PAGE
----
Feb 3, 2015 | Featured Web Article

Making a Good Match: Bird Seed and Bird Feeders

A red-breasted nuthatch visits a backyard feeder. Photo by Heather Poole.
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Would you frequent a restaurant that served your sandwich on the floor and dog food on the table? That's the human equivalent of offering birds inexpensive mixed seed in a hanging feeder. Cheap birdseed mixes usually contain a high proportion of milo, wheat, millet, and cracked corn. Such ingredients are fine for many ground-feeding birds, such as doves, blackbirds, quail, and sparrows, but not the favorite foods of birds that naturally eat above the ground, such as chickadees, nuthatches, wrens, and grosbeaks.

Tube feeders are among the most popular types of hanging bird feeders, and can have tiny holes suitable only for thistle seed (Nyjer) for finches, or large ports for offering sunflower or safflower seeds or a seed mix intended for above-ground-feeding species.

What's in a seed mix suitable for a hanging feeder? Sunflower, safflower, peanuts, and/or dried fruit, and maybe a bit of white proso millet. Read the ingredient list before buying a seed blend to determine whether it is more suitable for ground-feeding birds or birds that prefer to eat well above the ground.

Low-end mixed seed offered in tube or hopper feeders will likely attract house sparrows and starlings. Other species that visit the feeder will ignore the seeds they dislike or throw them on the ground and go for sunflower seeds and other preferred food items. When their favorite seeds are gone, they'll ignore the feeder, even if it's not empty. A cheap seed mix is no bargain if the birds you enjoy most won't eat it. Discard unconsumed seeds after a few days to avoid spoilage, and try to figure out why your dinner invitation was declined. It may be a simple matter of offering the same seed at a different location, such as on a platform feeder close to the ground, or even scattered directly on the ground.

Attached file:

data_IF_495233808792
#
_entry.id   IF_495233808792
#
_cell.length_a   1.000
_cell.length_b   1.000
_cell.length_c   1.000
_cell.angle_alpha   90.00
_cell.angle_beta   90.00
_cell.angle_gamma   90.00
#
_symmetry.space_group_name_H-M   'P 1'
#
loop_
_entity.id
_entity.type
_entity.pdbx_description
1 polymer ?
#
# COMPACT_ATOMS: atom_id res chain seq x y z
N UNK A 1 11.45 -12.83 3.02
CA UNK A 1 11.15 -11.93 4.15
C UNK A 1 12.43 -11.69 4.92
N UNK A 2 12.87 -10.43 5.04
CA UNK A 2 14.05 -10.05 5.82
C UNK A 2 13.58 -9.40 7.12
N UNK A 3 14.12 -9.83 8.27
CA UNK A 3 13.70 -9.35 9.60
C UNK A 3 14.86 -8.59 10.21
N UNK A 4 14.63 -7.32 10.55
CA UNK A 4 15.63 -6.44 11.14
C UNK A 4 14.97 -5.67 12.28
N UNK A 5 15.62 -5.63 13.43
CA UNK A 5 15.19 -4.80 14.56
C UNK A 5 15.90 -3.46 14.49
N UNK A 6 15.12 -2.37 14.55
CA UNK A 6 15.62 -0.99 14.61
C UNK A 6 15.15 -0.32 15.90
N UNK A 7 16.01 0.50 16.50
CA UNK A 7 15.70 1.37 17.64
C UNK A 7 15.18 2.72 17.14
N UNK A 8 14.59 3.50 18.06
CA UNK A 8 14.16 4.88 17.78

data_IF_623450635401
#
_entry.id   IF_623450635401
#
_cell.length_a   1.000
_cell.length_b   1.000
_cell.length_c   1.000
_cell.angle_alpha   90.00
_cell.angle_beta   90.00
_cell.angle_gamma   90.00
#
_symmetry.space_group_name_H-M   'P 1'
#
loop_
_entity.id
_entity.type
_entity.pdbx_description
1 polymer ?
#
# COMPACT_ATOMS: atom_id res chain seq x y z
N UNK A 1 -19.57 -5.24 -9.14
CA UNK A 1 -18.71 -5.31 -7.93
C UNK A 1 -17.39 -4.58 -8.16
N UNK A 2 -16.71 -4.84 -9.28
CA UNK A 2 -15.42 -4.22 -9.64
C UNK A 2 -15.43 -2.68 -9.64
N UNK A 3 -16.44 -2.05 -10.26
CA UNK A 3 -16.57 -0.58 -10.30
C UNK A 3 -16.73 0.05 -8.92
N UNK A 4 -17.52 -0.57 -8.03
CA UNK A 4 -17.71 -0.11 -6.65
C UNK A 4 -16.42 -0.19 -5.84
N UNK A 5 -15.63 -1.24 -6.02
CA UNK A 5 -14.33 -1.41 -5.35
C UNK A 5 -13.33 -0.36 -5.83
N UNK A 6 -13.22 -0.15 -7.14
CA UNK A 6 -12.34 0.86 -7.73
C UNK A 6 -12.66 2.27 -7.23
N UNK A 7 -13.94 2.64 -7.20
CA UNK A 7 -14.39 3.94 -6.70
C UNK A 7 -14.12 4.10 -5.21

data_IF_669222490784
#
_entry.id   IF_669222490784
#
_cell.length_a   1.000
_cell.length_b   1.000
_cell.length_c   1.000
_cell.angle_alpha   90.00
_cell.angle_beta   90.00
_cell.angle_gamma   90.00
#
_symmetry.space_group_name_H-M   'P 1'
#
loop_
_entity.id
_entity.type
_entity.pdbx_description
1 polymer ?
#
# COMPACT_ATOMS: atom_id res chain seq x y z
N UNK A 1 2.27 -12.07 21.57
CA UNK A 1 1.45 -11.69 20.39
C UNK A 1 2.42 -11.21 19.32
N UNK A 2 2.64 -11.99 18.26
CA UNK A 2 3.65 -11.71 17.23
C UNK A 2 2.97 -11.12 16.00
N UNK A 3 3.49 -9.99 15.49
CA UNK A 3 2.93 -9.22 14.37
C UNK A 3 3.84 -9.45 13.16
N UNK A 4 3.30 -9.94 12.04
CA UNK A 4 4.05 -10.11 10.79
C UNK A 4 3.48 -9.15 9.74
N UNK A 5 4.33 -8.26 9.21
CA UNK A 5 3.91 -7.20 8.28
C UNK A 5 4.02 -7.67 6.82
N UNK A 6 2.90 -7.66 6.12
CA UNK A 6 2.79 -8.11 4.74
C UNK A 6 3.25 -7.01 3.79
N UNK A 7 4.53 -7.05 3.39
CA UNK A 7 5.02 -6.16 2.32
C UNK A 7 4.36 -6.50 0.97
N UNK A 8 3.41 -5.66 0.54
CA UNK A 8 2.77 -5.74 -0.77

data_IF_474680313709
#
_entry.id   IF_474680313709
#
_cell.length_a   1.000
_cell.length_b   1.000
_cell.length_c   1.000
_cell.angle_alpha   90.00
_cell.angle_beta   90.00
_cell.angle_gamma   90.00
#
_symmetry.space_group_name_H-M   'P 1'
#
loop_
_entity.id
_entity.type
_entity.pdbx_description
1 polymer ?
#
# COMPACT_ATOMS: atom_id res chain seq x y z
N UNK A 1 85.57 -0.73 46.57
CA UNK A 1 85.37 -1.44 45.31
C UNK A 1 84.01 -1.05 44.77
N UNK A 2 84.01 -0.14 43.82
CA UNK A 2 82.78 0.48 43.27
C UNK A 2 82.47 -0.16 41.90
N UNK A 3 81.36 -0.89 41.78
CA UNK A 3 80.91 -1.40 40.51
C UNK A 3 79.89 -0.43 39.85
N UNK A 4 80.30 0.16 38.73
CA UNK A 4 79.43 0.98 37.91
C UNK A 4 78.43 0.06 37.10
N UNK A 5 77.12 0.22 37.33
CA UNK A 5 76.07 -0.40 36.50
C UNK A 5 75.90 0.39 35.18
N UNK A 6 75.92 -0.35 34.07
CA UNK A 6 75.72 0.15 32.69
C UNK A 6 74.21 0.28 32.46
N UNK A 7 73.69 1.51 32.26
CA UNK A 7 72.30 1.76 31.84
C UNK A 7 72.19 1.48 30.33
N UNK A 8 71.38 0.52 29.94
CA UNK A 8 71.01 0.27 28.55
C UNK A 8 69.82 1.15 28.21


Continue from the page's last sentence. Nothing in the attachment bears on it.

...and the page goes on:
Here's a list of common yard birds and the foods they like best. Use it strategically to attract birds that you know are in your area but that don't visit your feeders. It can be a fun challenge to see how many bird species accept your invitation to dine. Offer a variety of foods in a variety of appropriate feeders to attract the widest variety of birds.

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